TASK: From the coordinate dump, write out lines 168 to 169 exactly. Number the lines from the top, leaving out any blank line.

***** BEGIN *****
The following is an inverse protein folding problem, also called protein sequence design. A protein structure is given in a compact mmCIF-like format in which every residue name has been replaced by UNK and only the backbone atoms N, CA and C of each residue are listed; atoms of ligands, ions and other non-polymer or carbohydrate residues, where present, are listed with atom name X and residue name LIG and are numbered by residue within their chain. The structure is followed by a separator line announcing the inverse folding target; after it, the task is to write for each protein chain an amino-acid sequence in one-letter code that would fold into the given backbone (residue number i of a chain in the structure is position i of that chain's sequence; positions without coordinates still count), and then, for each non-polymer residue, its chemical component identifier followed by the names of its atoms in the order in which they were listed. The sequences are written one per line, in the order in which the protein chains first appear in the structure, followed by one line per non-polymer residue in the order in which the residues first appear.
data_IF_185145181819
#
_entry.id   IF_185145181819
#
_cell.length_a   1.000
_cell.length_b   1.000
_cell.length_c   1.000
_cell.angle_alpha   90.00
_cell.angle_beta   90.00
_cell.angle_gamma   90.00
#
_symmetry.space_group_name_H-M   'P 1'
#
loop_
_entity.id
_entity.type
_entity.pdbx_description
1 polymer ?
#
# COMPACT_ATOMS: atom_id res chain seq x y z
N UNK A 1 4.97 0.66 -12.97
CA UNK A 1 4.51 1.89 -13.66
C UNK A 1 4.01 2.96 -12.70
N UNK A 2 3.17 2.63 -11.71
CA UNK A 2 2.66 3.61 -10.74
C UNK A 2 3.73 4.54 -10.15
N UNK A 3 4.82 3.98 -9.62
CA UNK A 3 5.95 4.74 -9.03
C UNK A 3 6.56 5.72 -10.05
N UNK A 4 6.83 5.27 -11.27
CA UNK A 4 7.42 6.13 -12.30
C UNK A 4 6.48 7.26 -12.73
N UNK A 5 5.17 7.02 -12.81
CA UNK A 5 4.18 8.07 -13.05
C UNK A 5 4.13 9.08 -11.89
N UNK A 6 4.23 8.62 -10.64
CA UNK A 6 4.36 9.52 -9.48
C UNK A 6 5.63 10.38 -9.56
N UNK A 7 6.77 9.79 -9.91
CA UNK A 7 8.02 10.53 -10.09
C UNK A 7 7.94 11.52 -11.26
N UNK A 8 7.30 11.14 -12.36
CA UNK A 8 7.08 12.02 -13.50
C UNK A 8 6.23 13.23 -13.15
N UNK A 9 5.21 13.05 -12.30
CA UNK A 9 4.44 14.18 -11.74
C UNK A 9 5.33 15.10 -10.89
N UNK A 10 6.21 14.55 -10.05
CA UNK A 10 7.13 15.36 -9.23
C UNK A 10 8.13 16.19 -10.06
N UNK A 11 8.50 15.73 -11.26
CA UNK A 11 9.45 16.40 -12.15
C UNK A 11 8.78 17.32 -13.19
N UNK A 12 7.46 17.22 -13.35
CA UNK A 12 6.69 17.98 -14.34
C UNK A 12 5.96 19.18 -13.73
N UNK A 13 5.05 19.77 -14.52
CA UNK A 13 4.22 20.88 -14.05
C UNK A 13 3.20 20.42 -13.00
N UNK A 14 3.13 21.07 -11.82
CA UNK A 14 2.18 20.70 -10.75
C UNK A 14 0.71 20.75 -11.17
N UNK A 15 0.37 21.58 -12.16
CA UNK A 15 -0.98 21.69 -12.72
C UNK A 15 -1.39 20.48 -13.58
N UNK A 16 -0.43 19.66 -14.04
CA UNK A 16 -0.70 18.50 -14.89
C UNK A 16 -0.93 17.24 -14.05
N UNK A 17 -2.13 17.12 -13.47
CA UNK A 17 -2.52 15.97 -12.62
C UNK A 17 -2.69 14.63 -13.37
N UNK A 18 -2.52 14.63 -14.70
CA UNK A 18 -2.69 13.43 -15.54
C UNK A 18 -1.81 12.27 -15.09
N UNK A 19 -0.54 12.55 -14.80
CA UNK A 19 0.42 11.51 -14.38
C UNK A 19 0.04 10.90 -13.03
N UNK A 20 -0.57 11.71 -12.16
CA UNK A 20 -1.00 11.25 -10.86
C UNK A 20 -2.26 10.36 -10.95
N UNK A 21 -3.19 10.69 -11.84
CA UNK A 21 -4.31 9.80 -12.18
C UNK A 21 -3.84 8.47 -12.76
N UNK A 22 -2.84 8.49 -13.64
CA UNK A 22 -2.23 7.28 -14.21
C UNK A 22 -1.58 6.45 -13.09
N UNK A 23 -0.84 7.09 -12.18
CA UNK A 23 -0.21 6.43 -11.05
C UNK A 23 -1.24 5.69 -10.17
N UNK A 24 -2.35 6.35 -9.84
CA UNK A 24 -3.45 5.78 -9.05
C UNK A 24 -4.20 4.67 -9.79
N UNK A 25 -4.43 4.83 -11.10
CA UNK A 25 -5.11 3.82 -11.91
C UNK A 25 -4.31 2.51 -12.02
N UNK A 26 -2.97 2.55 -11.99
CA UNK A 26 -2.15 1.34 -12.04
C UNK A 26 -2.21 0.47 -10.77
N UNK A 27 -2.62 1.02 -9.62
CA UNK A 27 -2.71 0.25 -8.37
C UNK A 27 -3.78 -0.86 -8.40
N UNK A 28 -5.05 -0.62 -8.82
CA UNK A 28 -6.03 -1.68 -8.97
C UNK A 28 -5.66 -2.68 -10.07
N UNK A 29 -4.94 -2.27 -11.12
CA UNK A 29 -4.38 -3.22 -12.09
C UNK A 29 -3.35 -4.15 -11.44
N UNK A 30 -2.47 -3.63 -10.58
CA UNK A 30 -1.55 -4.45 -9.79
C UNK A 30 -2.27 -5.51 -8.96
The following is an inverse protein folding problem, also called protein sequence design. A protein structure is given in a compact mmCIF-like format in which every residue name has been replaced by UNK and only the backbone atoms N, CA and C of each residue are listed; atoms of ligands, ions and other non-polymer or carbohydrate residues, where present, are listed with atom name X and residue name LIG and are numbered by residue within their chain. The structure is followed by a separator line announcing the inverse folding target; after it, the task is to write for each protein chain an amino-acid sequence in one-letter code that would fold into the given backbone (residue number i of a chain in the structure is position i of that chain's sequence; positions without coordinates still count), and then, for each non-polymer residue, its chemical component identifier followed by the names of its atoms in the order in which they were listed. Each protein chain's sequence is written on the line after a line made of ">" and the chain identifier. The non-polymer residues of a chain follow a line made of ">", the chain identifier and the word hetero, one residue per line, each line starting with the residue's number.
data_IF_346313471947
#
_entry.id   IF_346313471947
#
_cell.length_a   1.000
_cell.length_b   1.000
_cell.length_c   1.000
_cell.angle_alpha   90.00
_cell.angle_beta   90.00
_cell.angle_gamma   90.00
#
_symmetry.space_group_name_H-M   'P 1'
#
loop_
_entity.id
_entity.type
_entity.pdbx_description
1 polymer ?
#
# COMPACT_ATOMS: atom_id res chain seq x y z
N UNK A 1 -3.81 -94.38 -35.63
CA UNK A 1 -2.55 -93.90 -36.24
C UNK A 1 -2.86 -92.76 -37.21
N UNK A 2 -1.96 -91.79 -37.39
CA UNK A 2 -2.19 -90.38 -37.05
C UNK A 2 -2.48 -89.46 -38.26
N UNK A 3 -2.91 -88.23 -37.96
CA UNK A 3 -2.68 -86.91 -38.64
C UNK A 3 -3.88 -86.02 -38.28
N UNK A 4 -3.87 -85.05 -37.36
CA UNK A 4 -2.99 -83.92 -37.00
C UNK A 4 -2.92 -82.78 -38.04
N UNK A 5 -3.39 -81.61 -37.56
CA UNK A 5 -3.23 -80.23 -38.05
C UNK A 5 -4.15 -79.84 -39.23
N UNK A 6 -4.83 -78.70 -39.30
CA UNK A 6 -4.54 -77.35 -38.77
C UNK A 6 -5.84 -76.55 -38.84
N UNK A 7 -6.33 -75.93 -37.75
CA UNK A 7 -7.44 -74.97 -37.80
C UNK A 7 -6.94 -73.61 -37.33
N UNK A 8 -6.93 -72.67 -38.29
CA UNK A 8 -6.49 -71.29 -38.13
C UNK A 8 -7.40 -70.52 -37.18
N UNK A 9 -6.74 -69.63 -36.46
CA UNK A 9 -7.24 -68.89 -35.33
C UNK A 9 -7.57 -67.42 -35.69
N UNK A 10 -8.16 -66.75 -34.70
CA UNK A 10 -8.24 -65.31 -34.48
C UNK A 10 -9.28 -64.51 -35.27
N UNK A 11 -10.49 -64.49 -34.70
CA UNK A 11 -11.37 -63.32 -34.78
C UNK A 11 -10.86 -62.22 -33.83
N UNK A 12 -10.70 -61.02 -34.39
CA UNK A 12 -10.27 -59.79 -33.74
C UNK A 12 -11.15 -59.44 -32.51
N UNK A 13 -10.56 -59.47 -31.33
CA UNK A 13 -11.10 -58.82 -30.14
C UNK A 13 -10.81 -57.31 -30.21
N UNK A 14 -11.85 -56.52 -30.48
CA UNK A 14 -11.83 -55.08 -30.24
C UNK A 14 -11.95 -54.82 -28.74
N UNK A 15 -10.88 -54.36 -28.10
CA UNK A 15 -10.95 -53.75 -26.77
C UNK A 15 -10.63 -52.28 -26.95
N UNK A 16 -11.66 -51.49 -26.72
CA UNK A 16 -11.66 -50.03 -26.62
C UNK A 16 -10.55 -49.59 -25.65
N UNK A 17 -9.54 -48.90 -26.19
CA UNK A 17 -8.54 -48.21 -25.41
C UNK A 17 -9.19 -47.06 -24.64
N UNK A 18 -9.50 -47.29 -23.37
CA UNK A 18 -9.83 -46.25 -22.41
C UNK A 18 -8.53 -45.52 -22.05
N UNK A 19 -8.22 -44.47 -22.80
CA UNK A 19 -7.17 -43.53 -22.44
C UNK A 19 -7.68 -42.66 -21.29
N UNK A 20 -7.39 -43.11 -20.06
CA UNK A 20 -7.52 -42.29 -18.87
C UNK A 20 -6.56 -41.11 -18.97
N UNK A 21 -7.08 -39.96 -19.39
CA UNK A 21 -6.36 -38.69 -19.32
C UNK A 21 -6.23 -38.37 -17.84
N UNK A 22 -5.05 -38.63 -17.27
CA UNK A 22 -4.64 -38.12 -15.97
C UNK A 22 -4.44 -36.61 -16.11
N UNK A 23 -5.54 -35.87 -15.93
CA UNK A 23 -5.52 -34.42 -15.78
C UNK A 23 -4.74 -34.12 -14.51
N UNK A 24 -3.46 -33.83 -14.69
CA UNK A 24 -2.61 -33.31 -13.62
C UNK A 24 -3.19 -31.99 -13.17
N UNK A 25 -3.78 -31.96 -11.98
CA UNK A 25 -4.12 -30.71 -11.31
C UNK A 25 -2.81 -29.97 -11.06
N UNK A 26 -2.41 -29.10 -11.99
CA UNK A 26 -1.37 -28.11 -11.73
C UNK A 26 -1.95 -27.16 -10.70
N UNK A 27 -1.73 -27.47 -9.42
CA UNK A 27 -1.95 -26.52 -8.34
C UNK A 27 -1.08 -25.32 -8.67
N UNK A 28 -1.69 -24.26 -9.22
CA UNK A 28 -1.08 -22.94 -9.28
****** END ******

C UNK A 12 -11.15 -59.44 -32.51
N UNK A 13 -10.56 -59.47 -31.33